LEWISTOWN - It takes 80 minutes to play a soccer match. It took Cedar Cliff just nine minutes to win one Wednesday.
Cedar Cliff put four balls in the net in that brief time span, building an insurmountable lead that ended in a 5-0 Commonwealth Division victory for the visiting Colts against Mifflin County.
Cedar Cliff didn't take long to go after the goal - in fact, the game was not even a minute old when Derek Heimbach had to make his first stop. He did - and did it plenty more times before the day ended, which is one reason his team can claim improvement against the Colts from their first meeting.
Sentinel photo by BRADLET KREITZER
Mifflin County’s Matt Hackenberry (18) heads the ball away from the Huskie goal over Cedar Cliff’s Alex LaFaver Wednesday in Lewistown.
"That's been who Derek is all year. He's been solid in the cage," Mifflin County coach Jared Byler said. "A lot of the goals we've given up this year have not been on his behalf. There's 10 other guys in front of him that they've got to get through before they get to Derek. We've been working on our defense a lot and as the season progresses we've been giving up fewer and fewer goals each game."
The scoring flurry in the first was a perfect storm of balls that reminded the Huskies they need to stay on their toes in the Mid-Penn. Cedar Cliff's Bubba Pellish snaked a header by Heimbach. Joey Gallucci took one through a crowded box and put it away. Luke Dugan went east-west then dumped it in. And Cody Summers came off the bench to score on a corner.
Byler said his team just wasn't mentally prepared for that aggressive play.
IF YOU GO
Mifflin County travels to Chambersburg today
"The worst thing we did all game was starting the game slow," he said. "We had no energy for the first half of the game at all. (We were) not challenging the ball in the air, not tackling hard - we basically just let Cedar Cliff have their way with us."
The Colts crowded the ball, making it hard for the Huskies to move to it and generate any offense. When something good happened for Mifflin County, it always seemed as if something bad happened seconds later - one step forward, two back could have been the Huskies' motto in the game.
Even the fans seemed flustered - a group of students on the hill overlooking the field tried to cheer on their team at one point, and nearly spelled the name of the mascot incorrectly. It was not a good first half.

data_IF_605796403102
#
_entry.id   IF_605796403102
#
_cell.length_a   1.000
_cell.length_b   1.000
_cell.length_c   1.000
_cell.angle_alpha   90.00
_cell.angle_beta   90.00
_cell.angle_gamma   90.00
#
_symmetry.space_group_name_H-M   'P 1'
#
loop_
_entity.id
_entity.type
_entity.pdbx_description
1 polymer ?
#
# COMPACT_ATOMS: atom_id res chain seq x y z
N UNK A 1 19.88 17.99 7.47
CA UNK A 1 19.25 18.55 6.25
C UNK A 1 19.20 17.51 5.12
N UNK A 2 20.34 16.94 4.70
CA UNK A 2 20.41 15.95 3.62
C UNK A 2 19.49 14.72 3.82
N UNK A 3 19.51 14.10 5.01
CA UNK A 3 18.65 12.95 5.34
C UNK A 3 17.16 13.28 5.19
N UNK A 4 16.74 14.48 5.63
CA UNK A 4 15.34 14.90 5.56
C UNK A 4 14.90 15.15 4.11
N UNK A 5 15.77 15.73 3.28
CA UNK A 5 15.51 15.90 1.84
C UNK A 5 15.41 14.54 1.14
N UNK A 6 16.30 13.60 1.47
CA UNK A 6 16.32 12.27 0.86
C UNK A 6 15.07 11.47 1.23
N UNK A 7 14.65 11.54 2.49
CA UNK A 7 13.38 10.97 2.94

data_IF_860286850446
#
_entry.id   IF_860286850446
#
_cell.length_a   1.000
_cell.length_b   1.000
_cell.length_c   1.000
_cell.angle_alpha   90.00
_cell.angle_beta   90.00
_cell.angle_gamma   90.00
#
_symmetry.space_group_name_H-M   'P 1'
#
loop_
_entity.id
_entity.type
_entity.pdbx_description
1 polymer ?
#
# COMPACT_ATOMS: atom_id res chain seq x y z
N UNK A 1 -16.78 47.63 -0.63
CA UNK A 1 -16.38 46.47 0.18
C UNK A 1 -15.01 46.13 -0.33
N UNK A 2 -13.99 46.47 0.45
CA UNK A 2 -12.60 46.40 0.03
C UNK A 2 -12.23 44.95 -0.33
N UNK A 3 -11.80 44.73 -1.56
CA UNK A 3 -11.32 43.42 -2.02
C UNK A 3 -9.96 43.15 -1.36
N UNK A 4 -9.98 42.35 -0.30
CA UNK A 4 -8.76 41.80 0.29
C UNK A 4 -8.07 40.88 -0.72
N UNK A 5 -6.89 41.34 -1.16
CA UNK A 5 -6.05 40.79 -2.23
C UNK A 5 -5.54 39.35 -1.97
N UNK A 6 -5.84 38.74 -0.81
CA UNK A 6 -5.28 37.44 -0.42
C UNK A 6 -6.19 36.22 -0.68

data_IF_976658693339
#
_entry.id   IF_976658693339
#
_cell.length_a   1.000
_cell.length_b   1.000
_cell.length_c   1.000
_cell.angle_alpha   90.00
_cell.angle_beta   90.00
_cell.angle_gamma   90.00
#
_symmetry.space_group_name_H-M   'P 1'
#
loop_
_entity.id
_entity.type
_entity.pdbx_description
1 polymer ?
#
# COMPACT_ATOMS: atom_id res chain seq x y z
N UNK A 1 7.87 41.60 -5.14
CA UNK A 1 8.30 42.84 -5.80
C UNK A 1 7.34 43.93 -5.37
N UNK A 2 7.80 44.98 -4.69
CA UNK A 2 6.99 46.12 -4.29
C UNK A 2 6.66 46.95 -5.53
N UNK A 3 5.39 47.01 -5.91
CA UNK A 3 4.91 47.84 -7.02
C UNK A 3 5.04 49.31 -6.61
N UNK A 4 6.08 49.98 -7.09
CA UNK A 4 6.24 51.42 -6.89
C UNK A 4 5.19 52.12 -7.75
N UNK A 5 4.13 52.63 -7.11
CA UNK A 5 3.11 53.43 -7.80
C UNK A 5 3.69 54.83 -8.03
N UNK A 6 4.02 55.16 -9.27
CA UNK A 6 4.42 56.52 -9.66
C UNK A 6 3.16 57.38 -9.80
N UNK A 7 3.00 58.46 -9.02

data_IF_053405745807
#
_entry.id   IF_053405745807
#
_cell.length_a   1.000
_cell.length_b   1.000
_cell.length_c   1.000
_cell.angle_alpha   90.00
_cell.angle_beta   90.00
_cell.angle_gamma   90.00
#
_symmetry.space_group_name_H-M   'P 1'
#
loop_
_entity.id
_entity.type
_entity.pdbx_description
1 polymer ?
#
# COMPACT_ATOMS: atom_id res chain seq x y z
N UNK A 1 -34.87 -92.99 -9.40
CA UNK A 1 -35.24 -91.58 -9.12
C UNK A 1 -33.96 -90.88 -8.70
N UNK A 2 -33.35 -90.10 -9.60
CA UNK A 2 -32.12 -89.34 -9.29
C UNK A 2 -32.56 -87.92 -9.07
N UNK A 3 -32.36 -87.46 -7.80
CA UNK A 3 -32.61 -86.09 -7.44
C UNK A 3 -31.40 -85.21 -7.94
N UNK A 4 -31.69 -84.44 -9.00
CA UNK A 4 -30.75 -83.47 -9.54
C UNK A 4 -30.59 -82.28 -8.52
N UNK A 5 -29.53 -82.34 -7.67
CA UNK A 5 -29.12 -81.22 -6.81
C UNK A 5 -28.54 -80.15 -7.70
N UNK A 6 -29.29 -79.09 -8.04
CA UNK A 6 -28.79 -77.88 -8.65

But as time was running low, a few good things happened. Most notably, Mifflin County's only corner kick led to two solid tries at the goal, a header that was turned away and then a straight kick that almost slid by the keeper. And James Wilburne bent a direct kick late in the half to the upper corner of the goal, but it went just outside the frame.
"We've been working on how to create some offense, generate some numbers out of situations when we have the ball attacking inside our own 18," Byler said. "They're a very organized team in the back who just didn't allow it to happen."
And that showed in the second half, when Cedar Cliff was less dominant, at times not even controlling the play. One Mifflin County drive was killed by an offside call when a defender appeared to be ahead of the play, and the Colts were held to a few chances, none dangerous.
If Mifflin County had scored after the break it likely would have been Ian McGinnis who did it. The senior midfielder was a one-man soccer explosion in the second, trying to take advantage of three huge opportunities in the second half. He had a line on a deflection with an open goal but slid as he tried to turn into the ball. He put a cross in front of the goal but the Colts' keeper stopped it. And he drove the net late in the contest, only to be turned away by a stingy defense.
"One of the things we challenged Ian with was to just slow himself down and allow the game to come to him instead of rushing it and trying to force things to happen," Byler said. "The last two games he's really stepped up. When Ian does that he's a very deadly player - he's one of the fastest guys on the field."
One more did get in the net, although not without controversy - Cedar Cliff's Andrew Greene scored on a breakaway that began when he used his chest and arms to control the ball; Byler and the Huskies argued fruitlessly for a hand ball call on the play.
Mifflin County (1-11) travels to Chambersburg today.